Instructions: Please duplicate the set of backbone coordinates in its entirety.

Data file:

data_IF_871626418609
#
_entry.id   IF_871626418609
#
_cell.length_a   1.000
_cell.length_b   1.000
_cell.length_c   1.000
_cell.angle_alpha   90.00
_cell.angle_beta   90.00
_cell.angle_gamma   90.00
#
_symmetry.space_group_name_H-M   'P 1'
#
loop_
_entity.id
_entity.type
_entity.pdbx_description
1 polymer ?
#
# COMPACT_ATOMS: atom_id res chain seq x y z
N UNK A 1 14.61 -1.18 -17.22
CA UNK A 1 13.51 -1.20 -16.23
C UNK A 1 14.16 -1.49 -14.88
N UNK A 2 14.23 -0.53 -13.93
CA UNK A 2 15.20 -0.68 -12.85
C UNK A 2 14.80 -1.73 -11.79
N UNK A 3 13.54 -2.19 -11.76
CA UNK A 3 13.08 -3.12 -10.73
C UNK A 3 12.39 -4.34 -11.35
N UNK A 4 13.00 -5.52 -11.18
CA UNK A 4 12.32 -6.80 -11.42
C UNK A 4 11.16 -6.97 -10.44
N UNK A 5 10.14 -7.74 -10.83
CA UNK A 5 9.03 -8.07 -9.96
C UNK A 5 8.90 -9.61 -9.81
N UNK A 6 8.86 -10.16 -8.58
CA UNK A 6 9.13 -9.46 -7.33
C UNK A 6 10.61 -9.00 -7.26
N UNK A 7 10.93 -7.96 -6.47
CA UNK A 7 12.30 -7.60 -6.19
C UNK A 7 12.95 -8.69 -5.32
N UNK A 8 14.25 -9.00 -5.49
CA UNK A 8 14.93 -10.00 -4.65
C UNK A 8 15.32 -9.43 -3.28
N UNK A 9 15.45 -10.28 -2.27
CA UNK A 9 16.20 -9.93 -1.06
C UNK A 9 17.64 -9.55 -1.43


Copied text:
data_IF_871626418609
#
_entry.id   IF_871626418609
#
_cell.length_a   1.000
_cell.length_b   1.000
_cell.length_c   1.000
_cell.angle_alpha   90.00
_cell.angle_beta   90.00
_cell.angle_gamma   90.00
#
_symmetry.space_group_name_H-M   'P 1'
#
loop_
_entity.id
_entity.type
_entity.pdbx_description
1 polymer ?
#
# COMPACT_ATOMS: atom_id res chain seq x y z
N UNK A 1 14.61 -1.18 -17.22
CA UNK A 1 13.51 -1.20 -16.23
C UNK A 1 14.16 -1.49 -14.88
N UNK A 2 14.23 -0.53 -13.93
CA UNK A 2 15.20 -0.68 -12.85
C UNK A 2 14.80 -1.73 -11.79
N UNK A 3 13.54 -2.19 -11.76
CA UNK A 3 13.08 -3.12 -10.73
C UNK A 3 12.39 -4.34 -11.35
N UNK A 4 13.00 -5.52 -11.18
CA UNK A 4 12.32 -6.80 -11.42
C UNK A 4 11.16 -6.97 -10.44
N UNK A 5 10.14 -7.74 -10.83
CA UNK A 5 9.03 -8.07 -9.96
C UNK A 5 8.90 -9.61 -9.81
N UNK A 6 8.86 -10.16 -8.58
CA UNK A 6 9.13 -9.46 -7.33
C UNK A 6 10.61 -9.00 -7.26
N UNK A 7 10.93 -7.96 -6.47
CA UNK A 7 12.30 -7.60 -6.19
C UNK A 7 12.95 -8.69 -5.32
N UNK A 8 14.25 -9.00 -5.49
CA UNK A 8 14.93 -10.00 -4.65
C UNK A 8 15.32 -9.43 -3.28
N UNK A 9 15.45 -10.28 -2.27
CA UNK A 9 16.20 -9.93 -1.06
C UNK A 9 17.64 -9.55 -1.43